IMPORTANCE: Pediatric-onset Crohn disease is more aggressive than adult-onset disease, has high rates of resistance to existing drugs, and can lead to permanent impairments. Few trials have evaluated new drugs for refractory Crohn disease in children. OBJECTIVE: To determine whether thalidomide is effective in inducing remission in refractory pediatric Crohn disease. DESIGN, SETTING, AND PATIENTS: Multicenter, double-blind, placebo-controlled, randomized clinical trial of 56 children with active Crohn disease despite immunosuppressive treatment, conducted August 2008-September 2012 in 6 pediatric tertiary care centers in Italy. INTERVENTIONS: Thalidomide, 1.5 to 2.5 mg/kg per day, or placebo once daily for 8 weeks. In an open-label extension, nonresponders to placebo received thalidomide for an additional 8 weeks. All responders continued to receive thalidomide for an additional minimum 52 weeks. MAIN OUTCOMES AND MEASURES: Primary outcomes were clinical remission at week 8, measured by Pediatric Crohn Disease Activity Index (PCDAI) score and reduction in PCDAI by ≥25% or ≥75% at weeks 4 and 8. Primary outcomes during the open-label follow-up were clinical remission and 75% response. RESULTS: Twenty-eight children were randomized to thalidomide and 26 to placebo. Clinical remission was achieved by significantly more children treated with thalidomide (13/28 [46.4%] vs 3/26 [11.5%]; risk ratio [RR], 4.0 [95% CI, 1.2-12.5]; P = .01; number needed to treat [NNT], 2.86). Responses were not different at 4 weeks, but greater improvement was observed at 8 weeks in the thalidomide group (75% response, 13/28 [46.4%] vs 3/26 [11.5%]; RR, 4.0 [95% CI, 1.2-12.5]; NNT = 2.86; P = .01; and 25% response, 18/28 [64.2%] vs 8/26 [30.8%]; RR, 2.1 [95% CI, 1.1-3.9]; NNT = 2.99; P = .01). Of the nonresponders to placebo who began receiving thalidomide, 11 of 21 (52.4%) subsequently reached remission at week 8 (RR, 4.5 [95% CI, 1.4-14.1]; NNT = 2.45; P = .01). Overall, 31 of 49 children treated with thalidomide (63.3%) achieved clinical remission, and 32 of 49 (65.3%) achieved 75% response. Mean duration of clinical remission in the thalidomide group was 181.1 weeks (95% CI, 144.53-217.76) vs 6.3 weeks (95% CI, 3.51-9.15) in the placebo group (P < .001). Cumulative incidence of severe adverse events was 2.1 per 1000 patient-weeks, with peripheral neuropathy the most frequent severe adverse event. CONCLUSIONS AND RELEVANCE: In children and adolescents with refractory Crohn disease, thalidomide compared with placebo resulted in improved clinical remission at 8 weeks of treatment and longer-term maintenance of remission in an open-label follow-up. These findings require replication to definitively determine clinical utility of this treatment. TRIAL REGISTRATION: clinicaltrials.gov Identifier: NCT00720538.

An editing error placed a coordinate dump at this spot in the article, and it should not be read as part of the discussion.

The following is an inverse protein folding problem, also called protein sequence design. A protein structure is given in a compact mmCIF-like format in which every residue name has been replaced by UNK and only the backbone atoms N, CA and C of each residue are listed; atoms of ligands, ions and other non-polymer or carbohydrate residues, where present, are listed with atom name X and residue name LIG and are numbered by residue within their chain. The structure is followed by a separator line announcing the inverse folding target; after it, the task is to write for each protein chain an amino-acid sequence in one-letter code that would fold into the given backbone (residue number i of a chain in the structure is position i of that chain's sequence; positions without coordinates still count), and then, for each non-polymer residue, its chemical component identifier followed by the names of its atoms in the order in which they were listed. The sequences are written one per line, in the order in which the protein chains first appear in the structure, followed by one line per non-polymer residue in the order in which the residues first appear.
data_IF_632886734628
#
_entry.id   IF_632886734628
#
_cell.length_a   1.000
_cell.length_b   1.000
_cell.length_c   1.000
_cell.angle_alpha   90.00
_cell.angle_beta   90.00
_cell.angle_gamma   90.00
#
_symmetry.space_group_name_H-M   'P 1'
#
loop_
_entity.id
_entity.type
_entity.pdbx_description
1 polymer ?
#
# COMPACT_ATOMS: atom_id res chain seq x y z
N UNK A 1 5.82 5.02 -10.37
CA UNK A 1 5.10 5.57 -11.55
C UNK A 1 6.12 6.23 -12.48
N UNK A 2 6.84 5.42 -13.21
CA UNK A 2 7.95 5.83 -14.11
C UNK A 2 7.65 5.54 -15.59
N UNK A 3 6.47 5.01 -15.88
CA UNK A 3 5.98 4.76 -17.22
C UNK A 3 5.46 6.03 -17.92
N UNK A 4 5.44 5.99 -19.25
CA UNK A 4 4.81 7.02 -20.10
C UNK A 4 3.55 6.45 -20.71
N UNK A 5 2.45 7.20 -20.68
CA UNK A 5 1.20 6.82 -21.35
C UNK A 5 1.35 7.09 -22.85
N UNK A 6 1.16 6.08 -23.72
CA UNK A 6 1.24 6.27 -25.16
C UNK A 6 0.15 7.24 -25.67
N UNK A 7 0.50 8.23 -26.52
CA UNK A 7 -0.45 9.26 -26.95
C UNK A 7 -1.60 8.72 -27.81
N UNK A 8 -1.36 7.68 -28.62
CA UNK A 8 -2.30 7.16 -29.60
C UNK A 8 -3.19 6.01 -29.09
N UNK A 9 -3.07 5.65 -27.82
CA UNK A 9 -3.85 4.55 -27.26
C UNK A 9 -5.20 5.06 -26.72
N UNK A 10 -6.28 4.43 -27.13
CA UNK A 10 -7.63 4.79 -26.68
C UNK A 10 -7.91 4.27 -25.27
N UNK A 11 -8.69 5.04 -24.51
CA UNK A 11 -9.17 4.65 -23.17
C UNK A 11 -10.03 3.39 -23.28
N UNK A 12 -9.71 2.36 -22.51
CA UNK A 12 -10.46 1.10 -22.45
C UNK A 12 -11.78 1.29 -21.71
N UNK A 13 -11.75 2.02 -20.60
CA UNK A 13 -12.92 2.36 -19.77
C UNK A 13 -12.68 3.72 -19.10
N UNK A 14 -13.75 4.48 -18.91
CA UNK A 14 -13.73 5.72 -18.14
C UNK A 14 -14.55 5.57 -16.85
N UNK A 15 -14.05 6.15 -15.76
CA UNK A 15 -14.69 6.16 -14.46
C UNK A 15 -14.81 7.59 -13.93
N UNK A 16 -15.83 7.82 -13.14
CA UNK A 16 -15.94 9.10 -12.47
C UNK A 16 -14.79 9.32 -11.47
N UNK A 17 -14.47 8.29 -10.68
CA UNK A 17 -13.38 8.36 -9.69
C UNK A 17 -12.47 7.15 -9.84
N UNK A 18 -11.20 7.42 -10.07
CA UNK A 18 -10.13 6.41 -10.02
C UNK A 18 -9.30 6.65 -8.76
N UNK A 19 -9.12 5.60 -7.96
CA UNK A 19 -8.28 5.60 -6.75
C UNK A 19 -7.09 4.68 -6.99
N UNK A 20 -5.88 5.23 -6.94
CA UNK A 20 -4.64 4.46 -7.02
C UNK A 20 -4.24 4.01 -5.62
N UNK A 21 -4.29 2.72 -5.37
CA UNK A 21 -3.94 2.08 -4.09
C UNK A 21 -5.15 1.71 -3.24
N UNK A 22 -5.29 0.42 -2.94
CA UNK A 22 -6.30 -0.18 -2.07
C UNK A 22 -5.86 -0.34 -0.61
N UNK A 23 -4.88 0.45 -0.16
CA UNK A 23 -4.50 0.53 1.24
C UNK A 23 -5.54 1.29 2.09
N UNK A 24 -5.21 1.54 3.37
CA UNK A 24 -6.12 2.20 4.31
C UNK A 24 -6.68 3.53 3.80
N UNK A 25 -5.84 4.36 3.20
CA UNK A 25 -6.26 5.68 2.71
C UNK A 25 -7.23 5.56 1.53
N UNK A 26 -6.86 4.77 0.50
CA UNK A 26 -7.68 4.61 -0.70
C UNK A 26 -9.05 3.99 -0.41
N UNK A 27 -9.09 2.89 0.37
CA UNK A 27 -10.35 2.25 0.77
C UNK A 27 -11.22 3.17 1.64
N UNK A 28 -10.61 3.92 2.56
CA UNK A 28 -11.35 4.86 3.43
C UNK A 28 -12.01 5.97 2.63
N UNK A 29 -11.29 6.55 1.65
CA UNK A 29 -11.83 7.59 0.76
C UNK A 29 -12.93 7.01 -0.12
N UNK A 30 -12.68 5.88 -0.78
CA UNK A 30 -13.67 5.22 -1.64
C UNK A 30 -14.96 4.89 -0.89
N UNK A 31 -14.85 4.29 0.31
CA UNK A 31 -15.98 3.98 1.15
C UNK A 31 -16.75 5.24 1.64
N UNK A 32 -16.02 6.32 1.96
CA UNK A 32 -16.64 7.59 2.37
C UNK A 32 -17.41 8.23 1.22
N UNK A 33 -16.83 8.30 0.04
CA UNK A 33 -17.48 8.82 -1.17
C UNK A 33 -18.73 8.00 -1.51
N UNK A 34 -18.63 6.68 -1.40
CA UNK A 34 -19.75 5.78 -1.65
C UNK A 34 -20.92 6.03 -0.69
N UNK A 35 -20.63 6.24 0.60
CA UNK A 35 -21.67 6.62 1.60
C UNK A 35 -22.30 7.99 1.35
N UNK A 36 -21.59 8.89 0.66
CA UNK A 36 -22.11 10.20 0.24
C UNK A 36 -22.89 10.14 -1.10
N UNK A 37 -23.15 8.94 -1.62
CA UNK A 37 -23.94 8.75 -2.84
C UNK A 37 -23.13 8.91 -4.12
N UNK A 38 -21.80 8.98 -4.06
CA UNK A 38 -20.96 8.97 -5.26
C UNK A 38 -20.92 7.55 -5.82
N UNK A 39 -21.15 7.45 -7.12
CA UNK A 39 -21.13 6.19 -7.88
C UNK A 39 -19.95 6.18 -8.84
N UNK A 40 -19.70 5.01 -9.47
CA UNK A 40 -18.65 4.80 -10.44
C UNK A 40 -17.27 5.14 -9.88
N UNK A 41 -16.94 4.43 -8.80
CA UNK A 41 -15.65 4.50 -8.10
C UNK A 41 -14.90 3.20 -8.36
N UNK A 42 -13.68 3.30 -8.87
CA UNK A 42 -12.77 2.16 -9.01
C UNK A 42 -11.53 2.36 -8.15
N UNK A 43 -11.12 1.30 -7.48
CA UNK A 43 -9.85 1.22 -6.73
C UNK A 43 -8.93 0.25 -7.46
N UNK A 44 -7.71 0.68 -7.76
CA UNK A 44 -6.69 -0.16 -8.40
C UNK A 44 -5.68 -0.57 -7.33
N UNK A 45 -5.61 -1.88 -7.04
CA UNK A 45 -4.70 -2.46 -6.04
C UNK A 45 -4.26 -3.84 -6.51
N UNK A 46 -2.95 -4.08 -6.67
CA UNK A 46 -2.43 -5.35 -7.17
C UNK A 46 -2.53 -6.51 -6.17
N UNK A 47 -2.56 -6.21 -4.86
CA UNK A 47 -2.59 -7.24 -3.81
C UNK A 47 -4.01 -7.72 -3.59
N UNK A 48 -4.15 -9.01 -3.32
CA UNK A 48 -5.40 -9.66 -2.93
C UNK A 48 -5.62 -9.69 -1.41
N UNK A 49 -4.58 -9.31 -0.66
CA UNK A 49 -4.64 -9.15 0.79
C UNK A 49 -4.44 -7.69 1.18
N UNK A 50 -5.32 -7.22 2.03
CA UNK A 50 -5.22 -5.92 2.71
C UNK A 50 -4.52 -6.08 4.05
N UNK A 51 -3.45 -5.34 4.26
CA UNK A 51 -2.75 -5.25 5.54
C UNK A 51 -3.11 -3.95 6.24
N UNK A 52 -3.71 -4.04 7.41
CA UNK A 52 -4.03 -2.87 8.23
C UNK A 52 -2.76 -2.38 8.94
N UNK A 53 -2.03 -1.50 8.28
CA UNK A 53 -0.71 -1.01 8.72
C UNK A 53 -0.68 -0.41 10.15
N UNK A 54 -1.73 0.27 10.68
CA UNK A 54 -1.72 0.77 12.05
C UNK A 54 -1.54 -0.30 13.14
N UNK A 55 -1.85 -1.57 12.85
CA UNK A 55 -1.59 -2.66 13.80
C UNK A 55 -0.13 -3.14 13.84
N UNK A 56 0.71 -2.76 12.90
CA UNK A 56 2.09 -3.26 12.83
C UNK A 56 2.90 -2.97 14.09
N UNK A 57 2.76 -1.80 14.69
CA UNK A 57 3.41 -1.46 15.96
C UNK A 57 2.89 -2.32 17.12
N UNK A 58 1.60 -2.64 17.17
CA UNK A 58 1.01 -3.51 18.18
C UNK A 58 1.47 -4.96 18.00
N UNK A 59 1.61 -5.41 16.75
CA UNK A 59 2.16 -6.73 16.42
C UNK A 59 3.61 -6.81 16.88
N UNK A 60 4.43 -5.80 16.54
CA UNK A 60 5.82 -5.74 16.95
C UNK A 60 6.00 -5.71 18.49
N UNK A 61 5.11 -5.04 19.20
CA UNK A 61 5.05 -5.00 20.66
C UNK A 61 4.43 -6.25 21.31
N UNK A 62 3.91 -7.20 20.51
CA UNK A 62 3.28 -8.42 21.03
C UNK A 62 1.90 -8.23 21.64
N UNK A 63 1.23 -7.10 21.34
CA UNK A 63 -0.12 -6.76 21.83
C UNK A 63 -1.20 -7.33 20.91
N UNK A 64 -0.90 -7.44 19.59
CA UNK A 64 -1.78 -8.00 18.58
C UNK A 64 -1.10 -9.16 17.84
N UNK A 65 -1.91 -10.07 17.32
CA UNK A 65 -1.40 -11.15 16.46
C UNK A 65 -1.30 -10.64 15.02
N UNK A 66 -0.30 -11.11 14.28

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Utilizza questo identificativo per citare o creare un link a questo documento: http://hdl.handle.net/11368/2747523